One more thing deserves to be said here, though. All along the journey that brought me from that first tentative post to this week’s retrospective, one of the things that’s made the way easier and a good deal more enjoyable has been the enthusiasm, understanding, and critical insight that’s been shown by so many of my readers. Time after time, faced with the choice of backing away from a controversial subject or plunging ahead, I’ve taken the plunge, and discovered that my readers were more than ready to jump with me. Time after time, too, when I’ve offered a rough sketch of some part of the landscape I’m trying to explore, my readers have asked questions and posed challenges that helped me immeasurably in clarifying my thinking and discarding approximations that didn’t work. As this blog begins its eleventh year, I’d like to thank everyone who’s made a comment here—and also everyone who’s made a donation to the tip jar and thus helped me afford the hours each week that go into these blog posts. My gratitude goes with each of you; I hope you’ve found the journey so far as rewarding as I have.

Wednesday, April 27, 2016

Where On The Titanic Would You Like Your Deck Chair, Ma’am?

Last week I had the enticing experience of being denounced as a racist on one blog and castigated as a social justice warrior on another. As my regular readers know, such entertainments have been anything but rare since I launched The Archdruid Report just under ten years ago. The odd belief that there are only two possible ways to think about any issue pervades modern American society; contradict that habit of thought, break with the conventional wisdom, and propose a third alternative, and you can count on both sides insisting that you belong to whichever point of view they like least.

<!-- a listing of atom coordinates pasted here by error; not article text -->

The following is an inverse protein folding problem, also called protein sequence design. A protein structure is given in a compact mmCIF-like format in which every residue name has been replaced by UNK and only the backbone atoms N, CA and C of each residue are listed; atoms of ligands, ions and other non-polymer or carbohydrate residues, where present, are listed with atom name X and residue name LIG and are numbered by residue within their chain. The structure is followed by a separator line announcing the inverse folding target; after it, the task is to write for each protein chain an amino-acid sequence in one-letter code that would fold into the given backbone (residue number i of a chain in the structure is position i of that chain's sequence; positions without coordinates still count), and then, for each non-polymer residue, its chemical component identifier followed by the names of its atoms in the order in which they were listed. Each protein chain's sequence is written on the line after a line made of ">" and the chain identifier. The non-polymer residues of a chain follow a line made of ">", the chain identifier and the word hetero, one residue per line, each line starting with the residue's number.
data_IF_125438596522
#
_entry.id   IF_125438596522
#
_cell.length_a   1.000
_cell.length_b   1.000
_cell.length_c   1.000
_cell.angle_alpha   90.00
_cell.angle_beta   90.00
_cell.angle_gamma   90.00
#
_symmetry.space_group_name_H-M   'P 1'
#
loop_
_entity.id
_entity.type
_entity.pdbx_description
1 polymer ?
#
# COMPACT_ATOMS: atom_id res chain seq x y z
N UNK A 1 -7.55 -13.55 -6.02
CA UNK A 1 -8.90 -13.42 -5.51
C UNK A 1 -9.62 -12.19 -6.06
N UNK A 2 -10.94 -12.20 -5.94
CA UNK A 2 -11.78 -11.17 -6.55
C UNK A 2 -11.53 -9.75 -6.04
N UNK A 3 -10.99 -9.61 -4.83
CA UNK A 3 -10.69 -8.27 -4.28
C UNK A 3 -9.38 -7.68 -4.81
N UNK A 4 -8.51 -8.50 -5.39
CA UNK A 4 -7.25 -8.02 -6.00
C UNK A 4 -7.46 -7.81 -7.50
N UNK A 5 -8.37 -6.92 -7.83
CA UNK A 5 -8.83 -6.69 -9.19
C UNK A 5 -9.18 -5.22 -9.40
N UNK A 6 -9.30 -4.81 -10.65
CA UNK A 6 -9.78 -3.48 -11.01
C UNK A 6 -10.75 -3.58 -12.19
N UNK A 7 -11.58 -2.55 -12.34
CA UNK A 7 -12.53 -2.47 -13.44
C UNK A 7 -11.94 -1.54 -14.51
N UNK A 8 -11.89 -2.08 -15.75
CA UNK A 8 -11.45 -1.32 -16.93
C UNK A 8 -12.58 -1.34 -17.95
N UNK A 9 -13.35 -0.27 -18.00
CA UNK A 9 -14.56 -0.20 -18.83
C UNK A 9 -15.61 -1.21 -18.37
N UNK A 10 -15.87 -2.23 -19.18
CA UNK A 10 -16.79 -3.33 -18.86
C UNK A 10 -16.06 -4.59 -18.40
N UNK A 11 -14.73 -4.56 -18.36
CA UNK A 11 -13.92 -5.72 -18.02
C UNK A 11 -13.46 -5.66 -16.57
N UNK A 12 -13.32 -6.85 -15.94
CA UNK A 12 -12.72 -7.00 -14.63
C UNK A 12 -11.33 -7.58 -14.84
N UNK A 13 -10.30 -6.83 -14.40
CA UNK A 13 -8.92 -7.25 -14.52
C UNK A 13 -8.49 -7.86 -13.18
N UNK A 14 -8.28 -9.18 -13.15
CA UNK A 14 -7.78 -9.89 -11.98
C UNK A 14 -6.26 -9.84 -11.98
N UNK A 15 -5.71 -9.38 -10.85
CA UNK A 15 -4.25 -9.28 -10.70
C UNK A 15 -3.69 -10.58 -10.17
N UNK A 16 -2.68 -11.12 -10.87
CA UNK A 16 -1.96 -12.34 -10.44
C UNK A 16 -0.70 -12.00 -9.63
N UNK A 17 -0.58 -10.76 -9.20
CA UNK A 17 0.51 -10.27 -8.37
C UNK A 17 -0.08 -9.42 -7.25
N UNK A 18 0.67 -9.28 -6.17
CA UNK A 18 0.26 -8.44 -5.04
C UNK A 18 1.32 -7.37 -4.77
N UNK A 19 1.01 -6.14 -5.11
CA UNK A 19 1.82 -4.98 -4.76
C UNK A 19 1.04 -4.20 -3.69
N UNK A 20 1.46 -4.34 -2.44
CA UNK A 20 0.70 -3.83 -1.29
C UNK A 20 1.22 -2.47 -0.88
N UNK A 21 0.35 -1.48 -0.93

If this week’s post fields a similar response, I won’t be surprised. Over the last month, we’ve been talking about the convoluted landscape of privilege in American society, and the way that the preferred rhetoric of both ends of the acceptable political spectrum falsifies the actual complexities of privilege that exist in contemporary American life. Some of my readers have wondered aloud, though, what that theme has to do with the broader issues at the heart of this blog’s project—the increasingly bleak future that modern industrial society is building for itself, the particular shape that future is taking in the United States, and the possibilities for constructive action that are still available this late in the day.

In this week’s post, I propose to start tying those threads back together.

One of the things that’s determined by privilege, after all, is which members of a society have a voice in making that society’s collective decisions. When George W. Bush sent American troops surging over the Iraqi border in 2003 and plunged the Middle East into its current state of chaos, for example, that decision was not made by all Americans equally. A small group of ideologues in the inner circles of the Bush administration made that decision, and got it rubberstamped by the President.  A larger circle of politicians, representing an assortment of power centers toward the upper end of the nation’s political and economic hierarchy, either supported the move or chose not to oppose it.

The few million Americans whose wealth and influence give them the ability to make themselves heard by the political system, in turn, either went along with the plan, or contented themselves with the kind of pro forma protests that the establishment has learned it can safely ignore. The rest of the American people, to say nothing of the people in Iraq and elsewhere who ended up bearing the brunt of the Bush regime’s squeaky-voiced machismo, had nothing to say in the matter.